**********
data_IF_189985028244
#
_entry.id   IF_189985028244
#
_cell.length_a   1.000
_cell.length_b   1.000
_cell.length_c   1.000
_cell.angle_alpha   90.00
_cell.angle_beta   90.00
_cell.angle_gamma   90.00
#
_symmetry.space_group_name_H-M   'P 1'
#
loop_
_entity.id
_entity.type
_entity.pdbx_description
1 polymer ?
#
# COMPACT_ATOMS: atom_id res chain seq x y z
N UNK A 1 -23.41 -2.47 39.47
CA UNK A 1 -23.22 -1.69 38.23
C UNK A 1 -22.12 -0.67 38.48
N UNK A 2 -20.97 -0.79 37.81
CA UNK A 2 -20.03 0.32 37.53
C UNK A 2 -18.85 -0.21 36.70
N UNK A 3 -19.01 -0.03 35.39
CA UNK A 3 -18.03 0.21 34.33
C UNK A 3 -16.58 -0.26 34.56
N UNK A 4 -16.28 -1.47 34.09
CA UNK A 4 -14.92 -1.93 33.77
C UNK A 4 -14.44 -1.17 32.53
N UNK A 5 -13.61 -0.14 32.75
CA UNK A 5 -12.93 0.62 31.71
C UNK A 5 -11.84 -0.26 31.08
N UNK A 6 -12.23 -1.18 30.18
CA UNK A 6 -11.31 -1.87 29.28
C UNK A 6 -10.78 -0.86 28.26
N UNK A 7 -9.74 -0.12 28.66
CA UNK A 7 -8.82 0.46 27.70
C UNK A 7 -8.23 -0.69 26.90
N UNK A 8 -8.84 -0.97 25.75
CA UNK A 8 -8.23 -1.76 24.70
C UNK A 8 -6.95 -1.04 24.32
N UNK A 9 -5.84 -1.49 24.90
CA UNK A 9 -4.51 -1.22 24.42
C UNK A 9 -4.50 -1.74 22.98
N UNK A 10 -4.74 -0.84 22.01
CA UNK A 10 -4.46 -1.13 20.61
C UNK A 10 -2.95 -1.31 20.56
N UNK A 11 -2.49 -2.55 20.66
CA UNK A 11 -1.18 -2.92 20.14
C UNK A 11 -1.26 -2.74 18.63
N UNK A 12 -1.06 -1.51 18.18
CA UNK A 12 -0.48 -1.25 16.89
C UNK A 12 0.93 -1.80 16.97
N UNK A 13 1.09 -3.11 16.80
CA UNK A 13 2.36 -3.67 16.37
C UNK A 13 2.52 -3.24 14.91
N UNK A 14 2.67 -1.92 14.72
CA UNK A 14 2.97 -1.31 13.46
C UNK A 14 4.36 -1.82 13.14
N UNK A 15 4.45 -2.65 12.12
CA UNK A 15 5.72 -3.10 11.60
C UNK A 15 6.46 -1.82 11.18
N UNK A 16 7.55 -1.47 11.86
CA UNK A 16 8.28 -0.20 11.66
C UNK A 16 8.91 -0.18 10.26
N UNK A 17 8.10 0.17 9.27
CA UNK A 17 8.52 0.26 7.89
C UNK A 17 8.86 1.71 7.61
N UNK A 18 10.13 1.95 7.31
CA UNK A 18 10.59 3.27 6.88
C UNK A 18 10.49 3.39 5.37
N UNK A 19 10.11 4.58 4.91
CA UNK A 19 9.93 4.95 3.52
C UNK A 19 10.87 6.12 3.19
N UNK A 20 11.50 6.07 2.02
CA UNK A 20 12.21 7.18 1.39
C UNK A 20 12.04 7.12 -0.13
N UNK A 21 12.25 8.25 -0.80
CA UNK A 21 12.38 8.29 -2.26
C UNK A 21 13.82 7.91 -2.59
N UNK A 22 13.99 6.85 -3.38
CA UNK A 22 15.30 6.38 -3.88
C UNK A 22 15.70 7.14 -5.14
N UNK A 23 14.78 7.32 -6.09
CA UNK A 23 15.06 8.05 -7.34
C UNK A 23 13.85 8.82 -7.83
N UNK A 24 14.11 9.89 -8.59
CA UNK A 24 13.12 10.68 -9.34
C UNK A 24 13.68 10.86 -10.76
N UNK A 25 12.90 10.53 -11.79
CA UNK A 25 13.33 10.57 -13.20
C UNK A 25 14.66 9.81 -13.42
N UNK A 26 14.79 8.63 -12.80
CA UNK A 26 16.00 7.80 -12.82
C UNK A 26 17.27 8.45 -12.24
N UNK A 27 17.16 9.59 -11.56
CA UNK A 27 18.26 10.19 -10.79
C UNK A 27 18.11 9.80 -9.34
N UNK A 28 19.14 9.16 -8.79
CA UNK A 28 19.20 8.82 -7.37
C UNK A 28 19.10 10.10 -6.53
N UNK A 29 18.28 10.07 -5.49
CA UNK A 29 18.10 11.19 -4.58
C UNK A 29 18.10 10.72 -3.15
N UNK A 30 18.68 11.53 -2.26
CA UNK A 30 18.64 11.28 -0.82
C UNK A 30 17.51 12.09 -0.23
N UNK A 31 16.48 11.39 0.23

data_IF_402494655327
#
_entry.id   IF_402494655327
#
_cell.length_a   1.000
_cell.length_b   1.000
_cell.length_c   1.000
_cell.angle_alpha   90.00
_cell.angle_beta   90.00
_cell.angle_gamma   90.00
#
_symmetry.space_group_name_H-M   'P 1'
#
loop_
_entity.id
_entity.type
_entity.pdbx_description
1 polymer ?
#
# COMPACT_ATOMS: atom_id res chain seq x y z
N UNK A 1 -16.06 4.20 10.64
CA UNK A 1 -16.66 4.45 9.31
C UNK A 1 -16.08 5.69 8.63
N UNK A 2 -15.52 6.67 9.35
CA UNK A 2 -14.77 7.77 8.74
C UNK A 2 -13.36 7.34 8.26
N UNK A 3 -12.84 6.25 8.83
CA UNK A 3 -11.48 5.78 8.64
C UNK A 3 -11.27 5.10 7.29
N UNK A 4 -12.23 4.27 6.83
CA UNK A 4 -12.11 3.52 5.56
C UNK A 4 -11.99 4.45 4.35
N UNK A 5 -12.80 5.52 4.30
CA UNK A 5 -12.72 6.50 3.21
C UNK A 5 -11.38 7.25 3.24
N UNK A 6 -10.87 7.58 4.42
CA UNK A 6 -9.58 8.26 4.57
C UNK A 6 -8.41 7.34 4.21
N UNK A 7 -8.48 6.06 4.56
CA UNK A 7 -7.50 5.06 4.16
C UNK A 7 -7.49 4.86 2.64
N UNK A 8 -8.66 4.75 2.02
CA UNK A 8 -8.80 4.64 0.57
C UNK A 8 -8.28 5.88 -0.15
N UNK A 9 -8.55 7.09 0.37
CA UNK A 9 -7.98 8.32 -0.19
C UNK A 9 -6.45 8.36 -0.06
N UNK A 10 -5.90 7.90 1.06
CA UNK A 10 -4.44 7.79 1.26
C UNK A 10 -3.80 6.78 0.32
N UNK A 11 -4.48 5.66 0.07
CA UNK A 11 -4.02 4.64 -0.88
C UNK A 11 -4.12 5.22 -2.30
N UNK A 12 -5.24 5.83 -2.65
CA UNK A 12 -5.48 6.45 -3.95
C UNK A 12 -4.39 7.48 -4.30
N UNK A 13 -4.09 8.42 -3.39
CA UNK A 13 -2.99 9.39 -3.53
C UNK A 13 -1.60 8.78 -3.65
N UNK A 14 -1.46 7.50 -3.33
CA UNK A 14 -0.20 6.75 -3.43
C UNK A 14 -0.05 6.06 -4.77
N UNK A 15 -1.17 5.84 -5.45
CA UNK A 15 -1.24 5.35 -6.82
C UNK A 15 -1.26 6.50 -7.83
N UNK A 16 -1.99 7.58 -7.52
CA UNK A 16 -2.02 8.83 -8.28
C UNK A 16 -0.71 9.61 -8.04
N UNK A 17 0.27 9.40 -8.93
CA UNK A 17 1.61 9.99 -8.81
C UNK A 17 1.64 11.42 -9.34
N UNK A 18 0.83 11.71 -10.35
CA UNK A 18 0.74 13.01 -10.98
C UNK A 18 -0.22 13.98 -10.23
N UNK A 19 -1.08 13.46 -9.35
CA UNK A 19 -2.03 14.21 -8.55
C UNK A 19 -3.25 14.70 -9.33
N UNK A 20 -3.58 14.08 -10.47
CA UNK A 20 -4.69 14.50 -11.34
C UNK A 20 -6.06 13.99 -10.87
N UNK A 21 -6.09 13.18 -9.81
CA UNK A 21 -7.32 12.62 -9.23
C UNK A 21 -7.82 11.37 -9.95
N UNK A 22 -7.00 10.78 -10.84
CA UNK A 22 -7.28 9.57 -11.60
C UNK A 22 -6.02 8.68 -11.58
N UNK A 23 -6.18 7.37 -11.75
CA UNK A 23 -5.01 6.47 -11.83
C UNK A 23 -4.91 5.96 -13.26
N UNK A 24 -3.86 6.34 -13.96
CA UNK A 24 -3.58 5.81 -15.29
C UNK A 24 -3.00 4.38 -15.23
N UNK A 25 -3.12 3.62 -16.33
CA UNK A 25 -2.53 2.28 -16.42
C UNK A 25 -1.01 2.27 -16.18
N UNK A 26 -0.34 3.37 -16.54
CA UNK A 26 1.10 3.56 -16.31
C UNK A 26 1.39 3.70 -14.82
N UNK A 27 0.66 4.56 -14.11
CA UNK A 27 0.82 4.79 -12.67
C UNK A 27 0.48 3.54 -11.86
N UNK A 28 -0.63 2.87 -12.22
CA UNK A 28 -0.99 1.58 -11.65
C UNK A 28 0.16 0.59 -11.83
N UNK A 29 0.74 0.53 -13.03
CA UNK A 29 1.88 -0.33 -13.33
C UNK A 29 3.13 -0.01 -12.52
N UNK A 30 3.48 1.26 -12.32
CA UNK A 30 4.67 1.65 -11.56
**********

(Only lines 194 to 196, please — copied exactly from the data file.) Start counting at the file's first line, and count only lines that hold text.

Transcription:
C UNK A 21 -7.82 11.37 -9.95
N UNK A 22 -7.00 10.78 -10.84
CA UNK A 22 -7.28 9.57 -11.60